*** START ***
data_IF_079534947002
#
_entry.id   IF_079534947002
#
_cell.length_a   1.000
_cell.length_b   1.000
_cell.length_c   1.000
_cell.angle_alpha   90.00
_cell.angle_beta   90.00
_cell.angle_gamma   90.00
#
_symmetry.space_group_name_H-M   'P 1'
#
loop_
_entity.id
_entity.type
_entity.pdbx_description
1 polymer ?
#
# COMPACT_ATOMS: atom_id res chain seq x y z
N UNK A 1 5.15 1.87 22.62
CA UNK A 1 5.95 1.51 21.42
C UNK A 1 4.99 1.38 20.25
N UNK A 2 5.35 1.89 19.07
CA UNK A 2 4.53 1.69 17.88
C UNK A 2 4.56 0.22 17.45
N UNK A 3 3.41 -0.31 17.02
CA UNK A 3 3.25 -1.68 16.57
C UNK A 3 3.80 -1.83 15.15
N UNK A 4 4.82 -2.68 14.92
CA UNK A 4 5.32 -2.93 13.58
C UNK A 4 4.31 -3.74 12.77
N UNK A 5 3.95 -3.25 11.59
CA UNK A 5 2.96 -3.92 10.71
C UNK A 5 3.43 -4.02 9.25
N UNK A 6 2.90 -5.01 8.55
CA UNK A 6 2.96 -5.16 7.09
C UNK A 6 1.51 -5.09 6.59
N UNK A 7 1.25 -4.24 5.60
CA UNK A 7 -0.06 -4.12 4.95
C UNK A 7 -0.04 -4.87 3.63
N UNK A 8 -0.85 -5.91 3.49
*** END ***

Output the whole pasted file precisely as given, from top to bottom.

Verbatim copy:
data_IF_079534947002
#
_entry.id   IF_079534947002
#
_cell.length_a   1.000
_cell.length_b   1.000
_cell.length_c   1.000
_cell.angle_alpha   90.00
_cell.angle_beta   90.00
_cell.angle_gamma   90.00
#
_symmetry.space_group_name_H-M   'P 1'
#
loop_
_entity.id
_entity.type
_entity.pdbx_description
1 polymer ?
#
# COMPACT_ATOMS: atom_id res chain seq x y z
N UNK A 1 5.15 1.87 22.62
CA UNK A 1 5.95 1.51 21.42
C UNK A 1 4.99 1.38 20.25
N UNK A 2 5.35 1.89 19.07
CA UNK A 2 4.53 1.69 17.88
C UNK A 2 4.56 0.22 17.45
N UNK A 3 3.41 -0.31 17.02
CA UNK A 3 3.25 -1.68 16.57
C UNK A 3 3.80 -1.83 15.15
N UNK A 4 4.82 -2.68 14.92
CA UNK A 4 5.32 -2.93 13.58
C UNK A 4 4.31 -3.74 12.77
N UNK A 5 3.95 -3.25 11.59
CA UNK A 5 2.96 -3.92 10.71
C UNK A 5 3.43 -4.02 9.25
N UNK A 6 2.90 -5.01 8.55
CA UNK A 6 2.96 -5.16 7.09
C UNK A 6 1.51 -5.09 6.59
N UNK A 7 1.25 -4.24 5.60
CA UNK A 7 -0.06 -4.12 4.95
C UNK A 7 -0.04 -4.87 3.63
N UNK A 8 -0.85 -5.91 3.49